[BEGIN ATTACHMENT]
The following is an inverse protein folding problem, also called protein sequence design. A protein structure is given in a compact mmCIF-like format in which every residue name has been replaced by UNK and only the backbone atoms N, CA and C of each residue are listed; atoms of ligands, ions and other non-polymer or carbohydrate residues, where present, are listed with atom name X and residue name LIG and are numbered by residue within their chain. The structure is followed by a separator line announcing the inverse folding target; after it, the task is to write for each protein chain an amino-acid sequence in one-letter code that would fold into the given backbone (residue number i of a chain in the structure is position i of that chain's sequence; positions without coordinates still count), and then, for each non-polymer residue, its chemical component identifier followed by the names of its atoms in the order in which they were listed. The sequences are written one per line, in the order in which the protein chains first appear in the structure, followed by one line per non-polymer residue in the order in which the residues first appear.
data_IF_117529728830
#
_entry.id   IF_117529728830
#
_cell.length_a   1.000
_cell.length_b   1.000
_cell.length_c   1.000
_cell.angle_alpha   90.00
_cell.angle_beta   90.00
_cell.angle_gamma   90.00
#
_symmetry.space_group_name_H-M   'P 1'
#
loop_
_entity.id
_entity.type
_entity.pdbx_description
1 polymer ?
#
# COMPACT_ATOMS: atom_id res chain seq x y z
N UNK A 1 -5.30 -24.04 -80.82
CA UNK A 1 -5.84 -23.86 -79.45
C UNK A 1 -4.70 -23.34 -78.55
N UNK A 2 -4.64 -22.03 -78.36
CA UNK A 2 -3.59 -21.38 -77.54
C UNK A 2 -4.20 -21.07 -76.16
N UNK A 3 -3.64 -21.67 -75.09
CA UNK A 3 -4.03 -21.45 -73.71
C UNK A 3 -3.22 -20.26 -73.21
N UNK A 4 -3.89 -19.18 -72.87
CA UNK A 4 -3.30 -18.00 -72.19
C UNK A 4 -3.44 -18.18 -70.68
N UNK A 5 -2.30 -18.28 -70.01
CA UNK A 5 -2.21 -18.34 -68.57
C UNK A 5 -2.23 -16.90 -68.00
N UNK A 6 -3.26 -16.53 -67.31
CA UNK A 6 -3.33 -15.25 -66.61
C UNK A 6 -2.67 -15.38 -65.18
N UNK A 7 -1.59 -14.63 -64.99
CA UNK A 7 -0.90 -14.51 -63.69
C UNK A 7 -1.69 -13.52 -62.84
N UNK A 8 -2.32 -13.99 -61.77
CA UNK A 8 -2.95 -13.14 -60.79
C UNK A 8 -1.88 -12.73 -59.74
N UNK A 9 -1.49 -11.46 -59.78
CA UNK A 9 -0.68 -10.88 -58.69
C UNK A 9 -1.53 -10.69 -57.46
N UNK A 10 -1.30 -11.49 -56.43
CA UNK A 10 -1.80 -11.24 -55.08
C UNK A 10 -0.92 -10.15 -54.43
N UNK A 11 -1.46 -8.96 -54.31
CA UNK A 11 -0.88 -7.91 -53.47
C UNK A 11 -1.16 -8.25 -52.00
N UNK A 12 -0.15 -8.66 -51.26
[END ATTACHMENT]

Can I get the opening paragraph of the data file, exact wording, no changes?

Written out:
The following is an inverse protein folding problem, also called protein sequence design. A protein structure is given in a compact mmCIF-like format in which every residue name has been replaced by UNK and only the backbone atoms N, CA and C of each residue are listed; atoms of ligands, ions and other non-polymer or carbohydrate residues, where present, are listed with atom name X and residue name LIG and are numbered by residue within their chain. The structure is followed by a separator line announcing the inverse folding target; after it, the task is to write for each protein chain an amino-acid sequence in one-letter code that would fold into the given backbone (residue number i of a chain in the structure is position i of that chain's sequence; positions without coordinates still count), and then, for each non-polymer residue, its chemical component identifier followed by the names of its atoms in the order in which they were listed. The sequences are written one per line, in the order in which the protein chains first appear in the structure, followed by one line per non-polymer residue in the order in which the residues first appear.